Psychology Noosa

Psychology in Noosa: Troubled in Paradise

I moved to Noosa at the beginning of 2015 to set up a new Psychology Practice. I have been running a successful practice in Brisbane since 2008.

Some of my cynical city friends wondered out loud if Noosa needed a Psychology Practice. I could understand their hesitancy. Psychology Noosa; are they strange bedfellows? For those who live in the city, Noosa represents the idyllic lifestyle; beaches, sunshine, green space, easy paced life. It is, after all, the ultimate holiday or retirement destination for many people each year. People who live in such an environment surely don’t suffer anxiety, depression or performance pressure in their jobs or relationships; or do they?

Sometimes the idea of having everything together can transform into pressure that translates and extends to anxiety and depression. Let me explain how contextual psychology understands how this works…

The human mind is built for judgement and comparison. It’s essentially a device or tool that we, the human animal developed for our survival. The ability to discern one thing from another in an array of phenomena and decide which is better for us helped us decide which berries to pick and eat, where to seek shelter and with whom to form alliances. All very useful, until our societies became so complex that the judging and comparing became ceaseless and overused activities of the mind. When the only tool you have is a hammer, you keep seeing nails!
What’s worse is that we tend to compare what we see of others’ outsides; their presentation, to our own insides; what’s going on in our thoughts and feelings. My friend and colleague Dr Louise Hayes describes it like this. She says, it’s like we look at other people’s coats, notice the nice herringbone tweed, or the soft, conditioned leather and think “that looks great”; the judgement. And then the comparison comes. Part of the problem is that we make this comparison to our own coat as we see and notice what’s on the INSIDE; the torn lining, a ripped pocket, a little grime on the insides of the cuffs, thinking, “This is rubbish, I could never inhabit anything so wonderful or luxurious as tweed or leather; I don’t deserve such a nice thing…”. The Inside / Outside comparison wreaks havoc on our confidence and self esteem.

If we then add this lack of confidence or self esteem to our “insides” that we are comparing to everyone’s outsides, it can quickly spiral us into either 1) Anxiety and a furious attempt to “keep up” or 2) Depression, thinking we will never get there. This can actually be especially true when other’s outsides appear fabulous, as they do in Noosa! The picturesque and beautiful Noosa as “other” can actually cause a deeper internal struggle with emotions; further inner turmoil.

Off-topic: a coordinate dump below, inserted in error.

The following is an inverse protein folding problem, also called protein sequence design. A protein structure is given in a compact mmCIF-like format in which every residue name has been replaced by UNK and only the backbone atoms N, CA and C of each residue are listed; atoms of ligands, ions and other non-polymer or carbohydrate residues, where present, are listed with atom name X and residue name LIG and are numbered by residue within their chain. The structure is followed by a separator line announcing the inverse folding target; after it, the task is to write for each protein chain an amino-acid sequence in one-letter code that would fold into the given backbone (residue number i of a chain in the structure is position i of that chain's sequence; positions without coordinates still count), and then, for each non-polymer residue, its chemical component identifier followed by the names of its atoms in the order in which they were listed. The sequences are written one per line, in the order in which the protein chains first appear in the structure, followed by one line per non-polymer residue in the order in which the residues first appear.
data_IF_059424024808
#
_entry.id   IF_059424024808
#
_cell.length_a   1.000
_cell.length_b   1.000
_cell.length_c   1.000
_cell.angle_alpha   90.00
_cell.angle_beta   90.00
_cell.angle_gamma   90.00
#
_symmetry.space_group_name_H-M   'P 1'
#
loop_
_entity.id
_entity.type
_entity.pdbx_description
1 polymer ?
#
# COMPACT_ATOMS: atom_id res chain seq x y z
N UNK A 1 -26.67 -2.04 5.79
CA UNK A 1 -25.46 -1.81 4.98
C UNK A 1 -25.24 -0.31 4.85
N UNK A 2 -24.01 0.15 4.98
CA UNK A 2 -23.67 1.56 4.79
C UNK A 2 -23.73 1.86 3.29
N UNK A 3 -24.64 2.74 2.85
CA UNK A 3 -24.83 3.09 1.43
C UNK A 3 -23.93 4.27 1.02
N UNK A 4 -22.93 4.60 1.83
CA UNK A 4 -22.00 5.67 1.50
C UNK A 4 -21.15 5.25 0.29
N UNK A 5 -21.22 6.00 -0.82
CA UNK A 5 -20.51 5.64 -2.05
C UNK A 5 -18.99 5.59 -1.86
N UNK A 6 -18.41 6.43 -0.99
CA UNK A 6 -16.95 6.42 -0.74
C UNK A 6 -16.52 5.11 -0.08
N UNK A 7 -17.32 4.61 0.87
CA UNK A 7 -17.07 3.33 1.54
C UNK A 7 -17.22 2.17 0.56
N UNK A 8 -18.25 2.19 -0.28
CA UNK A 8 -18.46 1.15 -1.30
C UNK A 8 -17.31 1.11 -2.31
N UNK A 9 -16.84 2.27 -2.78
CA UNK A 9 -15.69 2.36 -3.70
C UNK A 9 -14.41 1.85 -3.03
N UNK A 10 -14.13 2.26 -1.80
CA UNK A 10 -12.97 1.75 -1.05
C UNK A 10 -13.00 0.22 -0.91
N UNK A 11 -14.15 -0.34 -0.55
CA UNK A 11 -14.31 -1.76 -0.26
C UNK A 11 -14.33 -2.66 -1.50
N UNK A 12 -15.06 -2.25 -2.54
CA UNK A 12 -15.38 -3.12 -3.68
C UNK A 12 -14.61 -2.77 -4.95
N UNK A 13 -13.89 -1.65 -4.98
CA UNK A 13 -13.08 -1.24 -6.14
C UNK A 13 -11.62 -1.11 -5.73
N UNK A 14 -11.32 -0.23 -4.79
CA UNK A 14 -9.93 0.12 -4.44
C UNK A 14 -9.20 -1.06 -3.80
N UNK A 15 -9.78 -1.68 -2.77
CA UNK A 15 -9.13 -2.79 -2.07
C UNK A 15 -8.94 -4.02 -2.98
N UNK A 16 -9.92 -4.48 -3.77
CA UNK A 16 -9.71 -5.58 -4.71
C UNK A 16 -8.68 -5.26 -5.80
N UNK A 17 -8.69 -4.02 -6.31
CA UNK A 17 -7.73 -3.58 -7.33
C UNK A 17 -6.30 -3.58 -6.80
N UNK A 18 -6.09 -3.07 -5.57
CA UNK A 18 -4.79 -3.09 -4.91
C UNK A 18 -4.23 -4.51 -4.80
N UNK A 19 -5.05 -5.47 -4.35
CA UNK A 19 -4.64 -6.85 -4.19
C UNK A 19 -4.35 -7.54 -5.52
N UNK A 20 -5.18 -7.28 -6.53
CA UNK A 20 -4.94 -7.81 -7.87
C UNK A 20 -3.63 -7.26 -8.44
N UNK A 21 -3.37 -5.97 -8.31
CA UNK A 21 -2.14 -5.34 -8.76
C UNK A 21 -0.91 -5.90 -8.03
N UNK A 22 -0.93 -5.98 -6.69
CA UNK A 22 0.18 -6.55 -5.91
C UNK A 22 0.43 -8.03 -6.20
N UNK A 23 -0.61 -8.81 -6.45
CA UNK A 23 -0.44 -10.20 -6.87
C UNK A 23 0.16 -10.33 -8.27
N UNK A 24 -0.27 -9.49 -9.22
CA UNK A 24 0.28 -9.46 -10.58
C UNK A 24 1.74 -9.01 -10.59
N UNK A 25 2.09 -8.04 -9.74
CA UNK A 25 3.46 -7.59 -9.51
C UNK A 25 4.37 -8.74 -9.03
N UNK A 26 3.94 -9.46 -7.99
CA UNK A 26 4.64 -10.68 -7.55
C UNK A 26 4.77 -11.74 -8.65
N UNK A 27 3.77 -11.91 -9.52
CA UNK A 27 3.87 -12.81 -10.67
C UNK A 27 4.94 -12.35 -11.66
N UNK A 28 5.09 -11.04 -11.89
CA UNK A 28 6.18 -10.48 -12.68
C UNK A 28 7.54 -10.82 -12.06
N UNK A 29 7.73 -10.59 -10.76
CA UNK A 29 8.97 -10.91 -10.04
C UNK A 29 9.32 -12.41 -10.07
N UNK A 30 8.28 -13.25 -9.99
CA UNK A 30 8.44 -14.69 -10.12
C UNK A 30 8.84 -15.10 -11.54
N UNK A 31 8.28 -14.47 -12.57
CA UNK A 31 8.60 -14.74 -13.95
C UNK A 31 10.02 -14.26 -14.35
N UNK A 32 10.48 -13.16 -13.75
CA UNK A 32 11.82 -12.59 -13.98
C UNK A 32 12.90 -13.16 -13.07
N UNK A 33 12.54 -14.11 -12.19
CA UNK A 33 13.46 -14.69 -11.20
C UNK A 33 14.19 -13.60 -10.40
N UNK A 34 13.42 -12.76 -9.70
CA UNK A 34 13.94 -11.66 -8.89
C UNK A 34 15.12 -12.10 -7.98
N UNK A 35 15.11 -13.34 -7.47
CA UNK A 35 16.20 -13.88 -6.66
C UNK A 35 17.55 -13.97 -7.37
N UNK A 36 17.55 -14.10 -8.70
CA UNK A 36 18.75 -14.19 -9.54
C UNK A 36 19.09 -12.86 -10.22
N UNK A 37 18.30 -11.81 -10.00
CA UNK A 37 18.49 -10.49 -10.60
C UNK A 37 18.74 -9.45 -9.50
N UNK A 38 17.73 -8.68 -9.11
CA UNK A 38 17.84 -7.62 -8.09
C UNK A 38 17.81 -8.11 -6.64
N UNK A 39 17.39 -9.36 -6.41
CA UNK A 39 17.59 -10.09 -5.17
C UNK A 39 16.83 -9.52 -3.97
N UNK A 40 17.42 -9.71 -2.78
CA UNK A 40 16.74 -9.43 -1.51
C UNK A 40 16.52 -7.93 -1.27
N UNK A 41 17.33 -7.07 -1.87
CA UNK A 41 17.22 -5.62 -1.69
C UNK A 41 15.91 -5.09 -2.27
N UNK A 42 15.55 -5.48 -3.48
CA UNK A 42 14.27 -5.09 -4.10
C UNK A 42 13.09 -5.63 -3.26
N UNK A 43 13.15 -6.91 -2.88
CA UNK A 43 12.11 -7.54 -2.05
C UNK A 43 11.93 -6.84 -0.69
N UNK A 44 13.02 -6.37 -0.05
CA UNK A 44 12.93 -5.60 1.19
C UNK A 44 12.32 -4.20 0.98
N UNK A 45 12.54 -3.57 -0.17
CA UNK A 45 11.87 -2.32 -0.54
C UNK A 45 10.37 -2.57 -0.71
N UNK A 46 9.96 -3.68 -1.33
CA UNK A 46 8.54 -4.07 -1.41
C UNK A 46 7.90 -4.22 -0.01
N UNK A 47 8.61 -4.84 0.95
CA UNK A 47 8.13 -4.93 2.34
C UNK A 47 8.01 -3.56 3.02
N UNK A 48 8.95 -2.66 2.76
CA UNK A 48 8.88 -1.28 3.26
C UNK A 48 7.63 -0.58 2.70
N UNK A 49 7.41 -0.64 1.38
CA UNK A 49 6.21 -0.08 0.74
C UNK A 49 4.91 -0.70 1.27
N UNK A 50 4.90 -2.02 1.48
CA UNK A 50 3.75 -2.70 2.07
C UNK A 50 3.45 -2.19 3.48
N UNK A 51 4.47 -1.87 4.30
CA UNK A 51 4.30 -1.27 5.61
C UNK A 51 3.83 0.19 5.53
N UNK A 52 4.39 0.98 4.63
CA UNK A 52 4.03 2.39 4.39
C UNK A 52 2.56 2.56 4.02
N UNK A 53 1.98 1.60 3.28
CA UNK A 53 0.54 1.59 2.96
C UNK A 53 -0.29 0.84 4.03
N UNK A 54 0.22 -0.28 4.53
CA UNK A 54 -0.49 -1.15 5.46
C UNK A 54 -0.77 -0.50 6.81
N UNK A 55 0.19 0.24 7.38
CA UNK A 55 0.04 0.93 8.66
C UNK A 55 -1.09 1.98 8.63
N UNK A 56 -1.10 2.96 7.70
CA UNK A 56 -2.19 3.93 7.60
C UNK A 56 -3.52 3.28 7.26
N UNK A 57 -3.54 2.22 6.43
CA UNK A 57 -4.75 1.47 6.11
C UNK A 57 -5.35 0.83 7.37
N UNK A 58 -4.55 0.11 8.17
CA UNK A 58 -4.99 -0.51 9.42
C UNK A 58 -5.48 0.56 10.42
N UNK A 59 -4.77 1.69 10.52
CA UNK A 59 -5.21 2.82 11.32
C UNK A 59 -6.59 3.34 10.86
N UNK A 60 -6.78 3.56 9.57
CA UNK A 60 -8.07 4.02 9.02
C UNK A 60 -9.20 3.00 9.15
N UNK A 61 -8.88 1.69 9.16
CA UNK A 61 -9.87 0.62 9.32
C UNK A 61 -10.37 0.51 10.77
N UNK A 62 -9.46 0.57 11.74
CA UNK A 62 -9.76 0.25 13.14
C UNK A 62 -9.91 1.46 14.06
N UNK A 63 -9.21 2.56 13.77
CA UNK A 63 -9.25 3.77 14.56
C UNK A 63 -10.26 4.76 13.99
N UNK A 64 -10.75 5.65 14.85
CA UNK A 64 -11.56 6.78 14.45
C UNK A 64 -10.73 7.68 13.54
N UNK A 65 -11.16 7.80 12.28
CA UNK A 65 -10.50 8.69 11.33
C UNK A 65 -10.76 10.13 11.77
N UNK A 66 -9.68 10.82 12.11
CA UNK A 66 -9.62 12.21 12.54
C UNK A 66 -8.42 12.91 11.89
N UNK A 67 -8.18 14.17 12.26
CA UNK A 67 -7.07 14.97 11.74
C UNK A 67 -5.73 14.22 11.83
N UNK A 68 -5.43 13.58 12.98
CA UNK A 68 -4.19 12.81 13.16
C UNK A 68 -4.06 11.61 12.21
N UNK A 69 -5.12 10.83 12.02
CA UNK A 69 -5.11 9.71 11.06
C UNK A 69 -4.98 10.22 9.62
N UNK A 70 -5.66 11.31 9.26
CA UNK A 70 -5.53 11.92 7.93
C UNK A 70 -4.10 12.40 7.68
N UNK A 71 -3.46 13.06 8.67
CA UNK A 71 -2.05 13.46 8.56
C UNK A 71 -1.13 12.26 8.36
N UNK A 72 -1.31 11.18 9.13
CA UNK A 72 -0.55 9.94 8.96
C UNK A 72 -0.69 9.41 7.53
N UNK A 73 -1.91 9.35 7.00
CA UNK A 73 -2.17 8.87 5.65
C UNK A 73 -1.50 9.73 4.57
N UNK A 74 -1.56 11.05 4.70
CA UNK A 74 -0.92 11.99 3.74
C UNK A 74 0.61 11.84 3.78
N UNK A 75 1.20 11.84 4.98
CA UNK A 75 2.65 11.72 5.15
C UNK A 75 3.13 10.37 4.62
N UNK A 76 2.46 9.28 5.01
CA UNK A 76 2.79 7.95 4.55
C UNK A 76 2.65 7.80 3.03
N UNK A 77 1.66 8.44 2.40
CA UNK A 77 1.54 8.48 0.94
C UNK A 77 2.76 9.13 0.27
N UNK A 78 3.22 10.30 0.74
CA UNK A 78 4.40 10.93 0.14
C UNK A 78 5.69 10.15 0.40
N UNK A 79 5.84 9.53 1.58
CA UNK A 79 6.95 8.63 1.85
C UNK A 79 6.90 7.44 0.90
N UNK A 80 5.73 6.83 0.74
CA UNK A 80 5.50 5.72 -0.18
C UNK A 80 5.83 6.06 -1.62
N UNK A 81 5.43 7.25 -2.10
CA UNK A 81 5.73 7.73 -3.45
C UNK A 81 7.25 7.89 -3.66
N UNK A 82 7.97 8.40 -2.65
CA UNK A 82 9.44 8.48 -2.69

The wonderful Pixar animation, Inside Out, shows a similar story. Most of the action takes place inside 11 year old Riley’s mind, where her major emotions are personified with colourful characters. “Joy” is trying to stay happy and think positive, but the outside circumstances are bringing “Sadness” into the limelight. Their struggles have them both exiled from headquarters leaving Fear, Anger and Disgust to run the show… Not an uncommon experience moving into adolescence! The resolution comes when Joy sees the purpose of Sadness. Riley’s personality integrates and grows with acknowledgement and acceptance.

Russ Harris also talks about this phenomena in his best seller, “The Happiness Trap” The more we try to appear happy, the less likely it is that we are… The way forward is acceptance of what is arising in emotions, whilst committing to behaviour linked to our deepest values.
happiness trap

Of course we are waking up to the pain of inauthentic living promoted further by social media. “May your life be as awesome as you make it seem on Facebook” attests to our astute and growing awareness. Perhaps seeing a psychologist is the first step back to being real. I aim to provide a safe place for you to let it all out, see and feel all of what is happening on the inside. People often describe this as coming home to themselves. Then it’s possible to move into a life motivated by integrity, living by deeply held values. This is possible, even in Noosa!

By | 2016-10-22T15:00:29+00:00 5th August, 2015|psychology|0 Comments

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